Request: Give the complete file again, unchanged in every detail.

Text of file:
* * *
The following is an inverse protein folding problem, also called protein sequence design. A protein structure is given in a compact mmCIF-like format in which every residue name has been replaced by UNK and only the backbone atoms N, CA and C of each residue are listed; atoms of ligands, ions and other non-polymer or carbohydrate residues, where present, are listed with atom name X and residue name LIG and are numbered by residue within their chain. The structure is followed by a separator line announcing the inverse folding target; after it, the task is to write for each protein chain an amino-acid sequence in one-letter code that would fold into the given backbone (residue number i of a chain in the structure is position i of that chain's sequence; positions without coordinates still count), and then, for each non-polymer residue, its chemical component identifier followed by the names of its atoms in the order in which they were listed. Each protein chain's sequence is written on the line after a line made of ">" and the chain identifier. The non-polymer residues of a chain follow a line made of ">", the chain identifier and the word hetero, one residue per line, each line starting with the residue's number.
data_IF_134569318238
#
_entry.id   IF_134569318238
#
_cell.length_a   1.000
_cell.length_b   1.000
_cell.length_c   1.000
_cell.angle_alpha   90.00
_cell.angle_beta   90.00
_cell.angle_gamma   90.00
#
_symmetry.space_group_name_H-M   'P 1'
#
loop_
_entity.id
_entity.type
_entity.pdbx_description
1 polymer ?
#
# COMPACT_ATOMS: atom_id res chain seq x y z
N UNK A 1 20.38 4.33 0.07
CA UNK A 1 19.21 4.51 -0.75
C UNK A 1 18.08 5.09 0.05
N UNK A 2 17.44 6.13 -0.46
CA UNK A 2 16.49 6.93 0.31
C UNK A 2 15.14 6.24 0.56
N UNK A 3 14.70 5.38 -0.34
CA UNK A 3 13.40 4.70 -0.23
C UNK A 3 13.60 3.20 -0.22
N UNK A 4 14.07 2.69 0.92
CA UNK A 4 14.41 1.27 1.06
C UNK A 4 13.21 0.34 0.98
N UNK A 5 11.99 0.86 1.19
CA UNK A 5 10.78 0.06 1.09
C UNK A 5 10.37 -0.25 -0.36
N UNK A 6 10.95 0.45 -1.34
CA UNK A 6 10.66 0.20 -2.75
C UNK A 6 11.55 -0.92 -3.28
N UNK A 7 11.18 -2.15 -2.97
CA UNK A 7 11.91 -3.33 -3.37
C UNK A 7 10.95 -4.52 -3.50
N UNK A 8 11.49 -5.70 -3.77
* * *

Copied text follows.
The following is an inverse protein folding problem, also called protein sequence design. A protein structure is given in a compact mmCIF-like format in which every residue name has been replaced by UNK and only the backbone atoms N, CA and C of each residue are listed; atoms of ligands, ions and other non-polymer or carbohydrate residues, where present, are listed with atom name X and residue name LIG and are numbered by residue within their chain. The structure is followed by a separator line announcing the inverse folding target; after it, the task is to write for each protein chain an amino-acid sequence in one-letter code that would fold into the given backbone (residue number i of a chain in the structure is position i of that chain's sequence; positions without coordinates still count), and then, for each non-polymer residue, its chemical component identifier followed by the names of its atoms in the order in which they were listed. Each protein chain's sequence is written on the line after a line made of ">" and the chain identifier. The non-polymer residues of a chain follow a line made of ">", the chain identifier and the word hetero, one residue per line, each line starting with the residue's number.
data_IF_134569318238
#
_entry.id   IF_134569318238
#
_cell.length_a   1.000
_cell.length_b   1.000
_cell.length_c   1.000
_cell.angle_alpha   90.00
_cell.angle_beta   90.00
_cell.angle_gamma   90.00
#
_symmetry.space_group_name_H-M   'P 1'
#
loop_
_entity.id
_entity.type
_entity.pdbx_description
1 polymer ?
#
# COMPACT_ATOMS: atom_id res chain seq x y z
N UNK A 1 20.38 4.33 0.07
CA UNK A 1 19.21 4.51 -0.75
C UNK A 1 18.08 5.09 0.05
N UNK A 2 17.44 6.13 -0.46
CA UNK A 2 16.49 6.93 0.31
C UNK A 2 15.14 6.24 0.56
N UNK A 3 14.70 5.38 -0.34
CA UNK A 3 13.40 4.70 -0.23
C UNK A 3 13.60 3.20 -0.22
N UNK A 4 14.07 2.69 0.92
CA UNK A 4 14.41 1.27 1.06
C UNK A 4 13.21 0.34 0.98
N UNK A 5 11.99 0.86 1.19
CA UNK A 5 10.78 0.06 1.09
C UNK A 5 10.37 -0.25 -0.36
N UNK A 6 10.95 0.45 -1.34
CA UNK A 6 10.66 0.20 -2.75
C UNK A 6 11.55 -0.92 -3.28
N UNK A 7 11.18 -2.15 -2.97
CA UNK A 7 11.91 -3.33 -3.37
C UNK A 7 10.95 -4.52 -3.50
N UNK A 8 11.49 -5.70 -3.77